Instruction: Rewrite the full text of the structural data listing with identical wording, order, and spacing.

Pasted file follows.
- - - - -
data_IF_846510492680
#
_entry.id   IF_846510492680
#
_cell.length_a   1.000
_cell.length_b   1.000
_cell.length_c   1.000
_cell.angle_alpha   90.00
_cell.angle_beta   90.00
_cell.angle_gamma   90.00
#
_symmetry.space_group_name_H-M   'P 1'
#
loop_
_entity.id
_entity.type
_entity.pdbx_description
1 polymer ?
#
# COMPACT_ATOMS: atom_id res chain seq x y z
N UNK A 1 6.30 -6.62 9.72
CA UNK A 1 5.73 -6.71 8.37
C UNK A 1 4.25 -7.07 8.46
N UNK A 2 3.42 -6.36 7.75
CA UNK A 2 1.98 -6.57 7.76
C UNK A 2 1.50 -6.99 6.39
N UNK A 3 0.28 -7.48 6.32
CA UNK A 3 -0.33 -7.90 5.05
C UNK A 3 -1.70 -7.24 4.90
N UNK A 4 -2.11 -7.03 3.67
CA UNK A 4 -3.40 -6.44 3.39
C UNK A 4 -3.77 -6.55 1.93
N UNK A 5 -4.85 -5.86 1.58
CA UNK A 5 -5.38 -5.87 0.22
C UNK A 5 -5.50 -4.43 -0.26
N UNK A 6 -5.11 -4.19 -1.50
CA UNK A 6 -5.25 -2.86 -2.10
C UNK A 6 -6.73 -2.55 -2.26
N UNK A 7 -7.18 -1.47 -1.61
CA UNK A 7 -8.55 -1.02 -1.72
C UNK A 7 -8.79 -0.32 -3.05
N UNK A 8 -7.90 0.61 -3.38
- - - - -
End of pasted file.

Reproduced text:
data_IF_846510492680
#
_entry.id   IF_846510492680
#
_cell.length_a   1.000
_cell.length_b   1.000
_cell.length_c   1.000
_cell.angle_alpha   90.00
_cell.angle_beta   90.00
_cell.angle_gamma   90.00
#
_symmetry.space_group_name_H-M   'P 1'
#
loop_
_entity.id
_entity.type
_entity.pdbx_description
1 polymer ?
#
# COMPACT_ATOMS: atom_id res chain seq x y z
N UNK A 1 6.30 -6.62 9.72
CA UNK A 1 5.73 -6.71 8.37
C UNK A 1 4.25 -7.07 8.46
N UNK A 2 3.42 -6.36 7.75
CA UNK A 2 1.98 -6.57 7.76
C UNK A 2 1.50 -6.99 6.39
N UNK A 3 0.28 -7.48 6.32
CA UNK A 3 -0.33 -7.90 5.05
C UNK A 3 -1.70 -7.24 4.90
N UNK A 4 -2.11 -7.03 3.67
CA UNK A 4 -3.40 -6.44 3.39
C UNK A 4 -3.77 -6.55 1.93
N UNK A 5 -4.85 -5.86 1.58
CA UNK A 5 -5.38 -5.87 0.22
C UNK A 5 -5.50 -4.43 -0.26
N UNK A 6 -5.11 -4.19 -1.50
CA UNK A 6 -5.25 -2.86 -2.10
C UNK A 6 -6.73 -2.55 -2.26
N UNK A 7 -7.18 -1.47 -1.61
CA UNK A 7 -8.55 -1.02 -1.72
C UNK A 7 -8.79 -0.32 -3.05
N UNK A 8 -7.90 0.61 -3.38